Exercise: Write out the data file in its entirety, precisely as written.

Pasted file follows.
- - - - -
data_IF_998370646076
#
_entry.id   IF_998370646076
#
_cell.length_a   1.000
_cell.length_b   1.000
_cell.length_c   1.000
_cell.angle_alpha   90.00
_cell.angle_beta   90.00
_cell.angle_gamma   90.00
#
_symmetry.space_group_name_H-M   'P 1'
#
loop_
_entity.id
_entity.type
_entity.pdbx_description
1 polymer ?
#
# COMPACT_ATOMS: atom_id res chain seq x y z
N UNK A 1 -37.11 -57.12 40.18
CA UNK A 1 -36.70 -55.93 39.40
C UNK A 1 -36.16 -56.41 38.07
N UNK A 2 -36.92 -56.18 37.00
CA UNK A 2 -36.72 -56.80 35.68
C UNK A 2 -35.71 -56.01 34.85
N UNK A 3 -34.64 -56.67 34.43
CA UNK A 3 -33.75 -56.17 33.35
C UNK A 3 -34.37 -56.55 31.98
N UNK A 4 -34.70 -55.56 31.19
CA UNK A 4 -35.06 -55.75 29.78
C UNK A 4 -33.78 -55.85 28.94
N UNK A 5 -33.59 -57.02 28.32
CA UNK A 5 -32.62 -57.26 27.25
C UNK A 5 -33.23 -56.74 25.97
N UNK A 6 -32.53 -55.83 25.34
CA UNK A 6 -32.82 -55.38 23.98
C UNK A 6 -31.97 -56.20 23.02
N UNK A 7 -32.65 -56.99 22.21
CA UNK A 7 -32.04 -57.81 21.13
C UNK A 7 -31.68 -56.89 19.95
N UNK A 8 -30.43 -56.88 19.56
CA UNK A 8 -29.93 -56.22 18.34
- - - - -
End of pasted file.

data_IF_998370646076
#
_entry.id   IF_998370646076
#
_cell.length_a   1.000
_cell.length_b   1.000
_cell.length_c   1.000
_cell.angle_alpha   90.00
_cell.angle_beta   90.00
_cell.angle_gamma   90.00
#
_symmetry.space_group_name_H-M   'P 1'
#
loop_
_entity.id
_entity.type
_entity.pdbx_description
1 polymer ?
#
# COMPACT_ATOMS: atom_id res chain seq x y z
N UNK A 1 -37.11 -57.12 40.18
CA UNK A 1 -36.70 -55.93 39.40
C UNK A 1 -36.16 -56.41 38.07
N UNK A 2 -36.92 -56.18 37.00
CA UNK A 2 -36.72 -56.80 35.68
C UNK A 2 -35.71 -56.01 34.85
N UNK A 3 -34.64 -56.67 34.43
CA UNK A 3 -33.75 -56.17 33.35
C UNK A 3 -34.37 -56.55 31.98
N UNK A 4 -34.70 -55.56 31.19
CA UNK A 4 -35.06 -55.75 29.78
C UNK A 4 -33.78 -55.85 28.94
N UNK A 5 -33.59 -57.02 28.32
CA UNK A 5 -32.62 -57.26 27.25
C UNK A 5 -33.23 -56.74 25.97
N UNK A 6 -32.53 -55.83 25.34
CA UNK A 6 -32.82 -55.38 23.98
C UNK A 6 -31.97 -56.20 23.02
N UNK A 7 -32.65 -56.99 22.21
CA UNK A 7 -32.04 -57.81 21.13
C UNK A 7 -31.68 -56.89 19.95
N UNK A 8 -30.43 -56.88 19.56
CA UNK A 8 -29.93 -56.22 18.34